For Democrats, unified opposition will be difficult – especially in an election year, when 10 Senate Democrats are up for re-election in states won by Mr Trump. Three of these Democrats – Heidi Heitkamp of North Dakota, Joe Donnelly of Indiana, and Joe Manchin of West Virginia – voted in favor of Justice Neil M. Gorsuch last year. The same goes for Mrs. Collins and Mrs. Murkowski.
Since then, Justice Gorsuch has appeared as a consistent voice in the conservative bloc of the Supreme Court.
To say that the tensions in the Senate are high for Supreme Court candidates would be an understatement. The wounds of 2016 remain raw and open. The Democrats are still angry that the Republicans, led by Mr. McConnell, President Barack Obama's candidate, block Judge Merrick B. Garland of the Federal Appeals Court here by denying him a hearing – and giving Mr. Trump the opportunity, Justice Gorsuch to bring to justice
woman. Murkowski has then sided with the leadership. But Ms. Collins broke her ranks and called on Judge Garland for a hearing – a moment she remembered on Thursday. "This is not a pleasant situation," she said in reference to the Kennedy site. "But it's not strange for me."
Neither Ms Murkowski nor Ms Collins face re-election this year, which gives them some freedom of choice. Nevertheless, they will probably feel pressure at home. Eliza Townsend, executive director of Maine Women's Lobby, a women's rights group, said her organization intends to intensify her contacts with Ms. Collins.
"Maine people understand that this is for all marbles," she said. "This is a critical, critical moment."
Both Mr. Murkowski and Mrs. Collins have long been independent personalities in the Senate. In 2010, when Ms. Murkowski ran for reelection, she lost in a primary to a tea party Republican. Instead of bowing, she ran a writing campaign-a challenge for the voters who had to spell Murkowski-and won. The victory effectively freed them from party pressure.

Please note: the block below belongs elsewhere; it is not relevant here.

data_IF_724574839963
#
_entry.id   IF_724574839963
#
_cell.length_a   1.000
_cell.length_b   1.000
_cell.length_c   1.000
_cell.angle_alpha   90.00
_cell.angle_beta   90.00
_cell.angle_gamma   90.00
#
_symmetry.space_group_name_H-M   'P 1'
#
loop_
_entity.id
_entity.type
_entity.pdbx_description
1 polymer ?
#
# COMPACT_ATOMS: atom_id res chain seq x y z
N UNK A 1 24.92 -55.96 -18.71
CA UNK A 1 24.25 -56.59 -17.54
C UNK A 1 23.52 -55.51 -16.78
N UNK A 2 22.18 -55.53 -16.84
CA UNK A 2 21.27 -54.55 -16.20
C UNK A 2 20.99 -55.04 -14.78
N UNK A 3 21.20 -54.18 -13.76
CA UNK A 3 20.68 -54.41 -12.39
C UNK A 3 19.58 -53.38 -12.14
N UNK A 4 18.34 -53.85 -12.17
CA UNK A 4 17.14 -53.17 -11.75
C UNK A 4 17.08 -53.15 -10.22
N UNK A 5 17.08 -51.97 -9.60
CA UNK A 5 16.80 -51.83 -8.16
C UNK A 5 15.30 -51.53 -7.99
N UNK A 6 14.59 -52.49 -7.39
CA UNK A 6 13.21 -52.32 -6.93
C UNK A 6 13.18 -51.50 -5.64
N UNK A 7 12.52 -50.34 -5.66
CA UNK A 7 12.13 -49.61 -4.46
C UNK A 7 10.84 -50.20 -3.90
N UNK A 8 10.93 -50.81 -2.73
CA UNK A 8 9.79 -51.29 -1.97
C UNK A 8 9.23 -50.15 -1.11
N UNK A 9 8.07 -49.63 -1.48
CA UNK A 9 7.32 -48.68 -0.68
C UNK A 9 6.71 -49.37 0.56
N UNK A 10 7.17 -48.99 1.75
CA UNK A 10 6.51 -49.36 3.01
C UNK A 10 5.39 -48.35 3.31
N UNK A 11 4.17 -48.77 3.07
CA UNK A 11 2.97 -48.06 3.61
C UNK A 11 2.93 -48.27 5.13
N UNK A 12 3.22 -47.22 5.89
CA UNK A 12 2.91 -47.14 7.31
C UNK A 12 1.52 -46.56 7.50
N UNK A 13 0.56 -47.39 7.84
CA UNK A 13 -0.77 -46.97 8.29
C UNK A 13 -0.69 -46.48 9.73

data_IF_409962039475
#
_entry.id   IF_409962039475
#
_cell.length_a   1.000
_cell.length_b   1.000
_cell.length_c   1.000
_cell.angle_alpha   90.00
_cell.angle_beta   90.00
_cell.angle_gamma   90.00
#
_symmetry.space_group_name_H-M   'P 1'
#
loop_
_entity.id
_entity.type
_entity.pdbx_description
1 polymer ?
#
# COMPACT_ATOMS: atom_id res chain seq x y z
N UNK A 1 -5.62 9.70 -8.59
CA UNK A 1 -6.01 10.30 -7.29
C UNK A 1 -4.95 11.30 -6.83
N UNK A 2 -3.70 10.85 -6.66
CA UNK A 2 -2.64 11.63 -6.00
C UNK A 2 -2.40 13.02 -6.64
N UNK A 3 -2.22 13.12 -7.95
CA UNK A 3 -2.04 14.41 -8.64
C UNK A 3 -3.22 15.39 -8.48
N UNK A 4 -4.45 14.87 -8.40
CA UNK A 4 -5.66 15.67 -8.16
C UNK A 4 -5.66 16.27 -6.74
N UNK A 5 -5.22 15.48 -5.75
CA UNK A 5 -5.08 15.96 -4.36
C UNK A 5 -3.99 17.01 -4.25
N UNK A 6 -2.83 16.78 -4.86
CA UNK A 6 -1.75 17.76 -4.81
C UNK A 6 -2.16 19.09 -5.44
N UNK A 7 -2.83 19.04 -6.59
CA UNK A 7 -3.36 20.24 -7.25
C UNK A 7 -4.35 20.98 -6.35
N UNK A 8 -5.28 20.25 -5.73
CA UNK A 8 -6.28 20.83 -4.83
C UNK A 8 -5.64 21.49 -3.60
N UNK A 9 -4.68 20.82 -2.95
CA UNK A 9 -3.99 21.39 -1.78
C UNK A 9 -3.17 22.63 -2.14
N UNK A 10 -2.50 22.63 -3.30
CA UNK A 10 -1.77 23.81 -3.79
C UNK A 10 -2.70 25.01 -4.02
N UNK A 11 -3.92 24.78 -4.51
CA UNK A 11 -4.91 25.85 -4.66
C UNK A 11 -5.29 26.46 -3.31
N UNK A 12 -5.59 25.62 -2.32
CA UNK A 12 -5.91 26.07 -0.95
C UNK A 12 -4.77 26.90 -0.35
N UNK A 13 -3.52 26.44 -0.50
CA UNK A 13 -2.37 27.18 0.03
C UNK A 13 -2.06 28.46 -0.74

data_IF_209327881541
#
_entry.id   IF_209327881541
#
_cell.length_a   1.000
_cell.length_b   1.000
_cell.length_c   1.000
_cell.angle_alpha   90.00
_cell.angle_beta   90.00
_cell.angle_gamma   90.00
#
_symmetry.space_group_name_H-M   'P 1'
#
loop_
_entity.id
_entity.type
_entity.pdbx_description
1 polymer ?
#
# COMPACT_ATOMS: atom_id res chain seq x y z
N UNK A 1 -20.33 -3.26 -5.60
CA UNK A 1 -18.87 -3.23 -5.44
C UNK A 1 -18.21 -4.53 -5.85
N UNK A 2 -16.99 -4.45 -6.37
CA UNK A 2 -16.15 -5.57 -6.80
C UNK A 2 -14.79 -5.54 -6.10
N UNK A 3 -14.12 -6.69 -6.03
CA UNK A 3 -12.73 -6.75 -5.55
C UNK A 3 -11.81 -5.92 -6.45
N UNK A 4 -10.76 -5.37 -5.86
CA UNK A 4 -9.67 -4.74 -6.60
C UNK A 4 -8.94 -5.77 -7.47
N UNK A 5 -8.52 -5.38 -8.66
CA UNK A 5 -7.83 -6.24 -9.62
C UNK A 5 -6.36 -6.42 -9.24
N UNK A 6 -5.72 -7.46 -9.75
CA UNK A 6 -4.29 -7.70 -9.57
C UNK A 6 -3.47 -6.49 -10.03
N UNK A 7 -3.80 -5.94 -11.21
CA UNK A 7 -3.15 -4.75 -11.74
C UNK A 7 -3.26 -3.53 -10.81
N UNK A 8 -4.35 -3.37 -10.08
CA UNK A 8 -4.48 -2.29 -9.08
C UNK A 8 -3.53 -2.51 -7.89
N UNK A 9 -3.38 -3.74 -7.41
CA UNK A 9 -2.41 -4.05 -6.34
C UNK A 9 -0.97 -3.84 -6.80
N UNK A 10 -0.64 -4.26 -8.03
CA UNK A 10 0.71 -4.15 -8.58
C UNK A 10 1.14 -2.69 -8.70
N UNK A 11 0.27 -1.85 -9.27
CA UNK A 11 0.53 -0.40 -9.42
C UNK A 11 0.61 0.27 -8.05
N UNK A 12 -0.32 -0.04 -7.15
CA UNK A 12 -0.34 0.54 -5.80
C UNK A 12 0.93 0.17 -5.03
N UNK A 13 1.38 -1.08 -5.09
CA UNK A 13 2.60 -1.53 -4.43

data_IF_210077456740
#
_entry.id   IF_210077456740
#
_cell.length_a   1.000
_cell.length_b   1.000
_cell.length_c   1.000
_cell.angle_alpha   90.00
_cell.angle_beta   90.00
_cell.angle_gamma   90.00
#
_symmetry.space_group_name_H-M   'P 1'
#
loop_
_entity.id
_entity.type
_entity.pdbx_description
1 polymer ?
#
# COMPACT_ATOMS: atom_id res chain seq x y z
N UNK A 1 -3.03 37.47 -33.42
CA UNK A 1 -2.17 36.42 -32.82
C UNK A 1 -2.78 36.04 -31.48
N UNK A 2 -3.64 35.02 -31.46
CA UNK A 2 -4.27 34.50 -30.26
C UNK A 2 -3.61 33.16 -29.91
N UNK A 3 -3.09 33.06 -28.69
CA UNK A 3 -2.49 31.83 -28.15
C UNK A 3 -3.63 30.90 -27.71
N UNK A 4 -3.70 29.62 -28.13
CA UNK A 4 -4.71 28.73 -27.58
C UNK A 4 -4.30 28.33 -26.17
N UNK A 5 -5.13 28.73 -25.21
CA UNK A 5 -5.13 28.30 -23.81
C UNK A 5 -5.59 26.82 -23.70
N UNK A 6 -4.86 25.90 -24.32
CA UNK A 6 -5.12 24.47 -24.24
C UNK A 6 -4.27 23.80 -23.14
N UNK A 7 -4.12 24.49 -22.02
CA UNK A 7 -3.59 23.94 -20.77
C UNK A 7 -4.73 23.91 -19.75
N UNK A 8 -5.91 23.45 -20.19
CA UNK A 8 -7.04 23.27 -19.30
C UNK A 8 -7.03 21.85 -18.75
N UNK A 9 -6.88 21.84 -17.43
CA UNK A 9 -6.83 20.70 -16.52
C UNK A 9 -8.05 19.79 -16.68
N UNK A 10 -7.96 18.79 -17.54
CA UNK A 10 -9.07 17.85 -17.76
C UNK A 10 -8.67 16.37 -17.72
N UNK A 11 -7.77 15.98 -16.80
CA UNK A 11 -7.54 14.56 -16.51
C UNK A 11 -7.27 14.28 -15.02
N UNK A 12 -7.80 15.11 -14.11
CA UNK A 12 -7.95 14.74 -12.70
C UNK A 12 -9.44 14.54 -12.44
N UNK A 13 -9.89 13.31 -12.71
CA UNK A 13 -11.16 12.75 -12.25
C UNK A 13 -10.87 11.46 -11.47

wife. Collins has a reputation for working across the aisle. In 2013 she led an effort among Senate women, including Ms. Murkowski, to end the end of the government's abortion this year. As co-chair of a bipartisan group called the Common Sense Coalition, she helped again this year.
Last week, she helped unify two ideological opposites: Senator Ted Cruz, Republican of Texas, and Senator Dianne Feinstein, Democrat of California, to work on immigration legislation.
Conservative advocates said Thursday they were confident they would confirm the president's election.
"We have seen from their explanations that both are very worried about one I think that's exactly what we're going to get: someone with whom they both are not happy, but very happy to vote for them," said Carrie Severino, Counsel and Policy Director of the Judicial Crisis Network, a conservative lobby group
After the Senate retired on July 4, Ms. Collins and Ms. Murkowski could take a break. But as soon as Mr. Trump nominates a candidate, the pressure will rise.
"These are two women who for many decades have been very clear that our constitutional law, which protects the most important right of the woman to privacy – her right to reproductive rights – is important to them," said Judith L. Lichtman, former president of the National Partnership for Women and Families and long-time lawyer for women's rights in Washington. "And now they have a chance to prove it."
Thomas Kaplan contributed reporting from Washington.